Figure 1: Orifice Sizing System Setup
The goal of the model is to solve a flow balancing problem, obtaining a suitable orifice sizing for a TMS consisting of three fluid branches connected in parallel which intend to cool down a number of components making up an electric propulsion system (EPS). Located on each branch is a flow-balancing orifice for which the opening diameter can be sized to control the mass flow rate.
The table below outlines the EPS components included in the model along with their corresponding heat loads and maximum permitted temperatures:
Table 1: Component heat loads and temperature limits
The following assumptions have been made for the purpose of simplifying the model:
- The pump is modeled with an ideal pressure boundary condition.
- The heat sink (e.g. ram air heat exchanger) is kept outside of the scope of this study, hence the system is an open circuit with ideal pressure and temperature boundary conditions acting as a source and sink.
- EPS components are modeled as ideal heat sources connected to pipes via a thermal port. Any thermal mass associated with the components is neglected here.
- Additional pipes and bends are added randomly to illustrate the capability of the tool.
In order to get a quick overview of the default conditions for the model, several predefined component views can be enabled when hovering over the eye symbol on the right-hand side of the model graphic:
By enabling the component views, case setup, and geometry, stickies will appear to see several input values such as the pressures and temperatures set at the source and sink boundaries, and pipe diameters as well as default values for the orifice diameter.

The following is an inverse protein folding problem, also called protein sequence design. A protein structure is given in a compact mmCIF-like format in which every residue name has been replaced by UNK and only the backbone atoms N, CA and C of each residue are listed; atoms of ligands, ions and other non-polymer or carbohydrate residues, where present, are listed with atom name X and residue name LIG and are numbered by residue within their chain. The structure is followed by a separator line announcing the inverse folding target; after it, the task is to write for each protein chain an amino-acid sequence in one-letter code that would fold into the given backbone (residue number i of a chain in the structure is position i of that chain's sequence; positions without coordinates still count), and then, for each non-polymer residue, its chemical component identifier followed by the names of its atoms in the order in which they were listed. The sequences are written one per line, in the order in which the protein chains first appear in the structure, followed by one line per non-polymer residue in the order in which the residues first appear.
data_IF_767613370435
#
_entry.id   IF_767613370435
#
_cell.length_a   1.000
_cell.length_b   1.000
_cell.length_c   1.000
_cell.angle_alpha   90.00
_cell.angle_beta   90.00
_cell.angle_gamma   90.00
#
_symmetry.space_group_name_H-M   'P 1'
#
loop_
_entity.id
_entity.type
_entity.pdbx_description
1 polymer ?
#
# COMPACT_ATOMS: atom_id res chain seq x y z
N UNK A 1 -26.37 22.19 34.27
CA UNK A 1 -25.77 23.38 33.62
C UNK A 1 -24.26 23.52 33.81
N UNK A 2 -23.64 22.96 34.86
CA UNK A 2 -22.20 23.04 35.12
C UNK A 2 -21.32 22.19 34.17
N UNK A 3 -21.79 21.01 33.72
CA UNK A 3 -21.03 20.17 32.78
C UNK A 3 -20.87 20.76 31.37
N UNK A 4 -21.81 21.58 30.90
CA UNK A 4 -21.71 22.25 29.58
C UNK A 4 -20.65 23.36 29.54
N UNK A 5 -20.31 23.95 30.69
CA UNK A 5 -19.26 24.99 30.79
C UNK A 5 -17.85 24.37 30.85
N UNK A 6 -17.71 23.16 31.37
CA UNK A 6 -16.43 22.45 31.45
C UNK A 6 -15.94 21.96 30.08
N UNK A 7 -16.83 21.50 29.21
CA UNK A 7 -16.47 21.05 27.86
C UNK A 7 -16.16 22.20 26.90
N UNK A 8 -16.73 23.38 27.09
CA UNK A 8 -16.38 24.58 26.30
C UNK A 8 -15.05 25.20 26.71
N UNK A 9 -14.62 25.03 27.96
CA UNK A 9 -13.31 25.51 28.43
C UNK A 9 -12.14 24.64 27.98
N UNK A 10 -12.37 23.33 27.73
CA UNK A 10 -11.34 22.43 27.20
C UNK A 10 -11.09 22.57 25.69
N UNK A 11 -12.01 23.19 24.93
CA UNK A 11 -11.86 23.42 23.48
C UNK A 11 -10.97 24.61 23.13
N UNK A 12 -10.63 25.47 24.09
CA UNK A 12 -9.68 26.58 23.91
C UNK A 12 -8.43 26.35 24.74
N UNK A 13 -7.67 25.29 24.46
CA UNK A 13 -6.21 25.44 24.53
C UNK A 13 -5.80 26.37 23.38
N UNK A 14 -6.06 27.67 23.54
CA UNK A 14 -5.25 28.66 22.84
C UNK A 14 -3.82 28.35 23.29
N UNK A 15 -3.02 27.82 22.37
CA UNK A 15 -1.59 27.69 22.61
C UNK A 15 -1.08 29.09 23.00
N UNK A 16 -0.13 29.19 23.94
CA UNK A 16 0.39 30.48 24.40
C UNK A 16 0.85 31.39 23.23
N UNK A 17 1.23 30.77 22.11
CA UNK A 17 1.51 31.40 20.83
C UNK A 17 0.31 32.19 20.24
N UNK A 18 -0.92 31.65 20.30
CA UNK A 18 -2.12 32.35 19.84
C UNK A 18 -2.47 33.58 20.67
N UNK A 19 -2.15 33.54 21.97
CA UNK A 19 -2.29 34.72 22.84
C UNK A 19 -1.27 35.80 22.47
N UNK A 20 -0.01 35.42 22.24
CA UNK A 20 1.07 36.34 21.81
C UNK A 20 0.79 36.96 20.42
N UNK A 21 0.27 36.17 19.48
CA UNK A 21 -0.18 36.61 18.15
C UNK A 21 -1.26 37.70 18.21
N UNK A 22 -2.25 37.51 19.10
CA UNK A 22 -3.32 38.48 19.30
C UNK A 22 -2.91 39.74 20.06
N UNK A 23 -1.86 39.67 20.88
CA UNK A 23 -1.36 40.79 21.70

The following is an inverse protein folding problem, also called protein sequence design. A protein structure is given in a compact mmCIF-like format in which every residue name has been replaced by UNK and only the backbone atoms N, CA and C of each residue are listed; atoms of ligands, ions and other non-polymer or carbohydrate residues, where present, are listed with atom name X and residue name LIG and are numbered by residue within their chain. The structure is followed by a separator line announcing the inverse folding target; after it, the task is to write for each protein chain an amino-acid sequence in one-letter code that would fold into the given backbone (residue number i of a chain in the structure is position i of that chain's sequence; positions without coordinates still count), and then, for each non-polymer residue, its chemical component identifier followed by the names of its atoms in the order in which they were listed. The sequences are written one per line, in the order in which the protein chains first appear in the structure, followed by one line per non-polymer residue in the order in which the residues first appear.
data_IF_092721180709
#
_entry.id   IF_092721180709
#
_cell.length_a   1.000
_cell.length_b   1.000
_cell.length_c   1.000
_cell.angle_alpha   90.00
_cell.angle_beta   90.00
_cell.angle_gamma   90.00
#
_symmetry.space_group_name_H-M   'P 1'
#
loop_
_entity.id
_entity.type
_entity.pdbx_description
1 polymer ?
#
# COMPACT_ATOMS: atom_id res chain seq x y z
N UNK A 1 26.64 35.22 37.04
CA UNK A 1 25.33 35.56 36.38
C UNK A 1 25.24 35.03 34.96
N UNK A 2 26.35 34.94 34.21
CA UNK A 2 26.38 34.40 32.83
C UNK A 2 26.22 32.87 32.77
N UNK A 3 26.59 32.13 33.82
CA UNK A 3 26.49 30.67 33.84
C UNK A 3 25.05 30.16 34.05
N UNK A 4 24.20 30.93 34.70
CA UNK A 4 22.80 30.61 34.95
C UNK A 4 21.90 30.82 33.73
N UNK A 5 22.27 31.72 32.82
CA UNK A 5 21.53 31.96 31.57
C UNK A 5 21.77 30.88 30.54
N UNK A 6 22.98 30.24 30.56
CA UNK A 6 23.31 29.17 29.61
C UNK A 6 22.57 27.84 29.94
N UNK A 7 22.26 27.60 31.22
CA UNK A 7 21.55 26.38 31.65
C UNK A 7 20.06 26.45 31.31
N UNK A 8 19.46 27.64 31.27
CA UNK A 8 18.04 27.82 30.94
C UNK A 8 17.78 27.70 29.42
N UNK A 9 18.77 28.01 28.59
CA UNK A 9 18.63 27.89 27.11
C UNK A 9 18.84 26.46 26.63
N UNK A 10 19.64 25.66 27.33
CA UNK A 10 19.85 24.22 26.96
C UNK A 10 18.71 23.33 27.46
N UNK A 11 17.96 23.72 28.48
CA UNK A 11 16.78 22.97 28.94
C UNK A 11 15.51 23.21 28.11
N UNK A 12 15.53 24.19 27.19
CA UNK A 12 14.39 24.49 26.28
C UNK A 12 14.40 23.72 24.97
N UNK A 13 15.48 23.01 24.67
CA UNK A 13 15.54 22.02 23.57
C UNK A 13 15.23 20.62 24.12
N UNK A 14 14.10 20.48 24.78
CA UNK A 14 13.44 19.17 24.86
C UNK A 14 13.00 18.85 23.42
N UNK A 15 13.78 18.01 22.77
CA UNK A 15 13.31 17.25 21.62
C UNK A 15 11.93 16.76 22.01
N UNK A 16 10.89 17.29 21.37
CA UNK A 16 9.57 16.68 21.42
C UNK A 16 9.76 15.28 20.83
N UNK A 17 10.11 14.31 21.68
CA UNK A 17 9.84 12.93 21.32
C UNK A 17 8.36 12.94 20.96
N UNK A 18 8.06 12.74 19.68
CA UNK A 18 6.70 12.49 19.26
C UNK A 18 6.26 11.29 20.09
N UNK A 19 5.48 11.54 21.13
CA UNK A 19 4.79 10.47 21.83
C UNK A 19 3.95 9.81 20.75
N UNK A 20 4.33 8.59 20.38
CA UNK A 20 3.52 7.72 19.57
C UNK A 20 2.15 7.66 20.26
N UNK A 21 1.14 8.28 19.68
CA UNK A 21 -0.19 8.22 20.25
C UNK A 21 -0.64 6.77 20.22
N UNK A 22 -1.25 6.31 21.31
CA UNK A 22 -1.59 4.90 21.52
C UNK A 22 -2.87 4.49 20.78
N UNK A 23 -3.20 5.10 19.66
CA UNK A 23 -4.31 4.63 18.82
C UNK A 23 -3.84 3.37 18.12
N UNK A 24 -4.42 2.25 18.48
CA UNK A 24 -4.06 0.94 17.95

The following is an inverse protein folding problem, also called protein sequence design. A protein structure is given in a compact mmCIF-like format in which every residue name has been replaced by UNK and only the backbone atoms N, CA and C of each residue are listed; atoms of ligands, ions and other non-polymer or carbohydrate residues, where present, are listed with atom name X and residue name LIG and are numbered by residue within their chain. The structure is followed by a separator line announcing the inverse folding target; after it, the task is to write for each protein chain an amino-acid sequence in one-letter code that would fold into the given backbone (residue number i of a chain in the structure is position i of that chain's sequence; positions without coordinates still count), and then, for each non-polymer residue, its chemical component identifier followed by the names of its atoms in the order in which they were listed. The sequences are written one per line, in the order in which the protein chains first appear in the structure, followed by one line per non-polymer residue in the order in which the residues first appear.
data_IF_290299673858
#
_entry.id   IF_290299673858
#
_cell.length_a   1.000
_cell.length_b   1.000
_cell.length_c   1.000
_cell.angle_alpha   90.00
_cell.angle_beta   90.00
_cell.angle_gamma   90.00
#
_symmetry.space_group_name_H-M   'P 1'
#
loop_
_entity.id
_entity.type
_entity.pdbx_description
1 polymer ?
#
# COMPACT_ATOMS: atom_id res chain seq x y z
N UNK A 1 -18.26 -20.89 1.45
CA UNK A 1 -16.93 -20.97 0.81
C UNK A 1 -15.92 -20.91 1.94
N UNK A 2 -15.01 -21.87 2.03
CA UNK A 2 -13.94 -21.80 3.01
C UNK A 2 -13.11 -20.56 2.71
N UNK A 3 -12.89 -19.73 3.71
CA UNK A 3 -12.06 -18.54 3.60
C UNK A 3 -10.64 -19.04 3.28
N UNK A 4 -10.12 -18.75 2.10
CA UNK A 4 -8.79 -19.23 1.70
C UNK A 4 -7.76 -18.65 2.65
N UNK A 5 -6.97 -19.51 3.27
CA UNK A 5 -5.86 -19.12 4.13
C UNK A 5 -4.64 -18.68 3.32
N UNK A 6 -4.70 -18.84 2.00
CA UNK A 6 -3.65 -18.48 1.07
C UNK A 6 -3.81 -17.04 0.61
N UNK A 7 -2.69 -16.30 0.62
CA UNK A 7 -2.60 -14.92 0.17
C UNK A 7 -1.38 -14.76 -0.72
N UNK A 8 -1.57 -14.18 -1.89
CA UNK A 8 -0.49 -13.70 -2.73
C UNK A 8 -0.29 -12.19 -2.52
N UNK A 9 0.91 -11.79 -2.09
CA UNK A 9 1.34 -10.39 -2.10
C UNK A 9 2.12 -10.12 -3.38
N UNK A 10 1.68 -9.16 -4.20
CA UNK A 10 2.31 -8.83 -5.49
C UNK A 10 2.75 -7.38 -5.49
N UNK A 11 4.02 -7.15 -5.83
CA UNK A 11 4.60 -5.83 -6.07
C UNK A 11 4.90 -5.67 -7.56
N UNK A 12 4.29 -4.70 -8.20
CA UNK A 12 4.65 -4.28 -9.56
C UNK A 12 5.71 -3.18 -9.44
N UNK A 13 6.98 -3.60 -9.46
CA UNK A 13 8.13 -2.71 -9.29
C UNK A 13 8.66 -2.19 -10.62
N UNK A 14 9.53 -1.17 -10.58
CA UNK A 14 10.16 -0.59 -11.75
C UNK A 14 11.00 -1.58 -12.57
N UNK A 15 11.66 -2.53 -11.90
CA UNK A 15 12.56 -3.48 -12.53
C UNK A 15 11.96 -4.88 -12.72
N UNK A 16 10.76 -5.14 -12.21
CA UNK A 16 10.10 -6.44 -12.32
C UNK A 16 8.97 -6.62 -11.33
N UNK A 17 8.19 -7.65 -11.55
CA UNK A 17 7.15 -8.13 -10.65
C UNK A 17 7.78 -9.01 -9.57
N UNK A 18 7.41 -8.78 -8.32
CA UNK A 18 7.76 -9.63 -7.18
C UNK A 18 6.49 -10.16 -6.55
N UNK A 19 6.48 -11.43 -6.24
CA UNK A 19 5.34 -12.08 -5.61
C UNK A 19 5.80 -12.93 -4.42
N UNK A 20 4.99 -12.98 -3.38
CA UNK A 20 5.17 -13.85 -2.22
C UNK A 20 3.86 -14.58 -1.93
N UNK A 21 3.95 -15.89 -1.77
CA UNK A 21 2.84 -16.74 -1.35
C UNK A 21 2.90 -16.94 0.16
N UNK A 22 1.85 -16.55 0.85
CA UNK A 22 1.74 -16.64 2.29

By enabling the component view PbS, a flag is displayed next to the component settings_TF called usePbS.
When the flag usePbS is enabled, it triggers instructions embedded in component models which guide the compiler and solver on iteration variables and residual selection for steady-state simulation. This language construct enables changing the iteration variables and residuals based on Boolean parameters, without the need for recompilation. The information is stored in an object-oriented fashion, such that modelers can assemble systems graphically, and the desired solving can be deduced from the model topology (model instances and connections). Modelon Impact's physics-based solver greatly enhances Modelica's solving capabilities for steady-state problems. As this flow balancing problem is assuming steady-state conditions, PbS will be enabled to solve the problem most efficiently.
By selecting any of the orifice components in the system model, you will see the list of parameters used to characterize them under properties on the right-hand side panel:
Take note of the Boolean parameter sizing. Toggling the sizing parameter allows the user to parametrize the orifice in one of two ways:
1. sizing True: The orifice diameter will be computed based on a design mass flow rate m_flow0
2. sizing False: The orifice diameter is given directly as an input using the input D_opening and the mass flow rate is calculated accordingly.
Depending on the boundary conditions of the problem, the user may want to design the orifice in either of these two modes. The experiments below will outline cases for both.